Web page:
It’s My Party And I’ll Cry If I Want To
Yesterday marked the eleventy-hundreth time (approximately) I’ve thrown a party for one of my kids. It started with a kegger when Ben turned one (what?!? That is SO not trashy!) and persisted until he was ready to have a Kids Only party for himself. This is where I bow gracefully out of hosting and pay someone insane wads-o-cash to host the 10 kids somewhere OTHER than my house. Kids scare me.
Thankfully, by that time, Alex was ramping up to have a birthday party of his own for me to publicly express both my fetish for cakes and my fetish for encased meats.
And yesterday, in all it’s magnificent non-barbeque friendly weather was one of the best I’ve hosted yet. Especially since I didn’t have to stand shivering over the grill while it rained on my head. But whatever.
I don’t know if it’s the isolation factor of having a small baby–especially one that screams her head off in the car–or the fact that I’ve felt so unwell in the past year or so, or maybe because I’ve been dying to have something to celebrate without a …but… after it, but yesterday seemed especially full of The Awesome. The perfect mix of people, food and, of course, prescriptions.
Here is Amelia, in her fresh party outfit with her Uncle Paul:
Here is what Amelia thought of her dress:
You can practically hear her yell “MOOOOMMM, I look STOOOOPPID!” And then I took the dress OFF her.
Easter Dress: 1
And the moment I waited all week for:
The cake. The glorious cake. It was as tasty as it was classy. It also wasn’t as cool as last years cake, but they wouldn’t do the tiered cake order over the phone. And since said baby sucks to take in the car, I was not huffing my fat butt out there.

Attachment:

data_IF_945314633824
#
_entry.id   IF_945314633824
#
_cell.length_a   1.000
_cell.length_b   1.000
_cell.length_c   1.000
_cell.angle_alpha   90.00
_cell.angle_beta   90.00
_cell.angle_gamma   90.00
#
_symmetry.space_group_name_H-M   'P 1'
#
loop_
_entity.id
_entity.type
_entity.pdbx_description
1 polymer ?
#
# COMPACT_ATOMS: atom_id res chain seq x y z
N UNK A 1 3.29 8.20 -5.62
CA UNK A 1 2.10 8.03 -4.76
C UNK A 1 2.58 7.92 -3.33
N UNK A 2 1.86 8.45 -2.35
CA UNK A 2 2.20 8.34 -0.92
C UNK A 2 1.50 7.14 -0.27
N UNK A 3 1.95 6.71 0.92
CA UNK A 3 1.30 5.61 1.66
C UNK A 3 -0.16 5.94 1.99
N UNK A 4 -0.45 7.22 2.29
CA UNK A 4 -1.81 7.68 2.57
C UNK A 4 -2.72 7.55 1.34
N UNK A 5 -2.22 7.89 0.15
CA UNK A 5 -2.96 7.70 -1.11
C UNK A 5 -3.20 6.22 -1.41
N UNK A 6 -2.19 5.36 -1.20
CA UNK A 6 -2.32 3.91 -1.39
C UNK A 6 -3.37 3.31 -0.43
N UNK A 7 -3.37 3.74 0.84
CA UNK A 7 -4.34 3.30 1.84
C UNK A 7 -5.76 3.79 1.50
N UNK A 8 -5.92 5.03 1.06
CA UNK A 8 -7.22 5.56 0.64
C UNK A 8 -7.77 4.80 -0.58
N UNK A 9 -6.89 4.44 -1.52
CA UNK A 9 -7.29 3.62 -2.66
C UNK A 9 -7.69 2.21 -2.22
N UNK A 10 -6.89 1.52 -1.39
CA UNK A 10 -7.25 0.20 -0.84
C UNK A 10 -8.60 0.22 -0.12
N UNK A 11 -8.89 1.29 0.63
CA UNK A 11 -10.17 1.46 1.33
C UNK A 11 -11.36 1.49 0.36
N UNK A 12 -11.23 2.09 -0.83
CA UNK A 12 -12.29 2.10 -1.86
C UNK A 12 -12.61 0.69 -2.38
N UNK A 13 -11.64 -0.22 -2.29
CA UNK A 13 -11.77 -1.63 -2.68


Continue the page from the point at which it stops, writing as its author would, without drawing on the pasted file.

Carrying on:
Oh well. Even if it didn’t have drug paraphernalia, at least it was classy.
Now for Part II of my II Part Post (doesn’t that look like it should be an alliteration?)
After Ben’s sensory issues wouldn’t allow me to nurse him, I developed a major complex about breastfeeding. Specifically, that it was something that I’d failed mightily at. I didn’t, of course, take into consideration that my CHILD might be the problem, which, of course, he was.
So Alex was born with hair on his back but I was the one with a chip on my shoulder. I was Going To Breastfeed Him, Dammit, At Any Cost. And I did. I got up every 1-3 hours every single night with him to nurse him. For a year. I nursed him at least once an hour every hour until he was one.
Despite my initial delight at HIS delight at my boobs, I had really mixed feelings about breastfeeding. On the one hand, I was very proud of myself that I was able to do something I’d been previously unable to do. On the other, though, I didn’t find the joy that others seemed to associate with it.
I’m not a touchy-feely person and although I like cuddling my kids, I did occasionally want my own personal space. And I longed for the day when I could wear scoop-necked shirts and not v-necked ones. I also longed for the day when I didn’t have to let my nipples hang out in the breeze constantly. I’m not modest, but damn, it got old.
So when I got pregnant with Amelia and finally figured out it might stick, I figured I’d breastfeed again, but not exclusively, and that I wouldn’t give myself a hard time if
1) She couldn’t do it
2) She occasionally got formula.
And, well, I guess the inevitable happened: she decided that nursing was too much work, just like Dr. Sears warned me about! I’d call this a Nursing Strike, but I think she’s just done with the boob. And I don’t have the luxury of time to pump. Or should I say properly, I don’t want to make the time to pump exclusively.
I sit here and try to remind myself of the positives: I can lose weight more easily, I can finally wear shirts that don’t expose my chesticles, I can wear bras that don’t snap open and shut, and I won’t smell like a milk factory constantly. My body will be my own for the first time in 3 years. These are all true.
But she is my last baby. This is the last time I’ll nurse anyone. And I am conflicted. I wasn’t ready to have her grow up so soon. I’m not ready to put away her tiny newborn clothes, pack them up for the NICU I’m donating them to, knowing that this is the last time one of my flesh and blood will inhabit them.
I hate endings, no matter how happy they are. Even if it means new beginnings.
For today, my heart, it is wearing a frowny-sad-face.